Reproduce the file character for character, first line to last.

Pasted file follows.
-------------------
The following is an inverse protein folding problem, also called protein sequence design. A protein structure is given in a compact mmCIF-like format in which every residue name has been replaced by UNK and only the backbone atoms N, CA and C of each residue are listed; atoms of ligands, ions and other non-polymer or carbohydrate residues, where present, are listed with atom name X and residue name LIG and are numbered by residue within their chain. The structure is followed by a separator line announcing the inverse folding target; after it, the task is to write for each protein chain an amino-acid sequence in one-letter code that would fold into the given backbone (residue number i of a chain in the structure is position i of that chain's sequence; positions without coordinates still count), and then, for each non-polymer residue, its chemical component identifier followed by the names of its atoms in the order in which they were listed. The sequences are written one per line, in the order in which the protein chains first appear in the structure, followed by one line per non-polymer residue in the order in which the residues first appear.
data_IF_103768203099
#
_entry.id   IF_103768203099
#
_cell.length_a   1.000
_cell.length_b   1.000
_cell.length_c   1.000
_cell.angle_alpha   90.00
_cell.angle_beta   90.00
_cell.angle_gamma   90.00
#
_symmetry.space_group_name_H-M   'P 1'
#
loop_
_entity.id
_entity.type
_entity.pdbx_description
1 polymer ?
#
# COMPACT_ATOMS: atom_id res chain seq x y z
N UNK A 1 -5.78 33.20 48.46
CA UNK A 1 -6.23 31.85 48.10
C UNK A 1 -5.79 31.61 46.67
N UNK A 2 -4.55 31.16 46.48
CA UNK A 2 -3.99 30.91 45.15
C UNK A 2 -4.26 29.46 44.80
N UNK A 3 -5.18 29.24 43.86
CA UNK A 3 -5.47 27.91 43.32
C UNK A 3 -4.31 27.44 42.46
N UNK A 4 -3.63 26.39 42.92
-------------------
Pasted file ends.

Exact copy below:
The following is an inverse protein folding problem, also called protein sequence design. A protein structure is given in a compact mmCIF-like format in which every residue name has been replaced by UNK and only the backbone atoms N, CA and C of each residue are listed; atoms of ligands, ions and other non-polymer or carbohydrate residues, where present, are listed with atom name X and residue name LIG and are numbered by residue within their chain. The structure is followed by a separator line announcing the inverse folding target; after it, the task is to write for each protein chain an amino-acid sequence in one-letter code that would fold into the given backbone (residue number i of a chain in the structure is position i of that chain's sequence; positions without coordinates still count), and then, for each non-polymer residue, its chemical component identifier followed by the names of its atoms in the order in which they were listed. The sequences are written one per line, in the order in which the protein chains first appear in the structure, followed by one line per non-polymer residue in the order in which the residues first appear.
data_IF_103768203099
#
_entry.id   IF_103768203099
#
_cell.length_a   1.000
_cell.length_b   1.000
_cell.length_c   1.000
_cell.angle_alpha   90.00
_cell.angle_beta   90.00
_cell.angle_gamma   90.00
#
_symmetry.space_group_name_H-M   'P 1'
#
loop_
_entity.id
_entity.type
_entity.pdbx_description
1 polymer ?
#
# COMPACT_ATOMS: atom_id res chain seq x y z
N UNK A 1 -5.78 33.20 48.46
CA UNK A 1 -6.23 31.85 48.10
C UNK A 1 -5.79 31.61 46.67
N UNK A 2 -4.55 31.16 46.48
CA UNK A 2 -3.99 30.91 45.15
C UNK A 2 -4.26 29.46 44.80
N UNK A 3 -5.18 29.24 43.86
CA UNK A 3 -5.47 27.91 43.32
C UNK A 3 -4.31 27.44 42.46
N UNK A 4 -3.63 26.39 42.92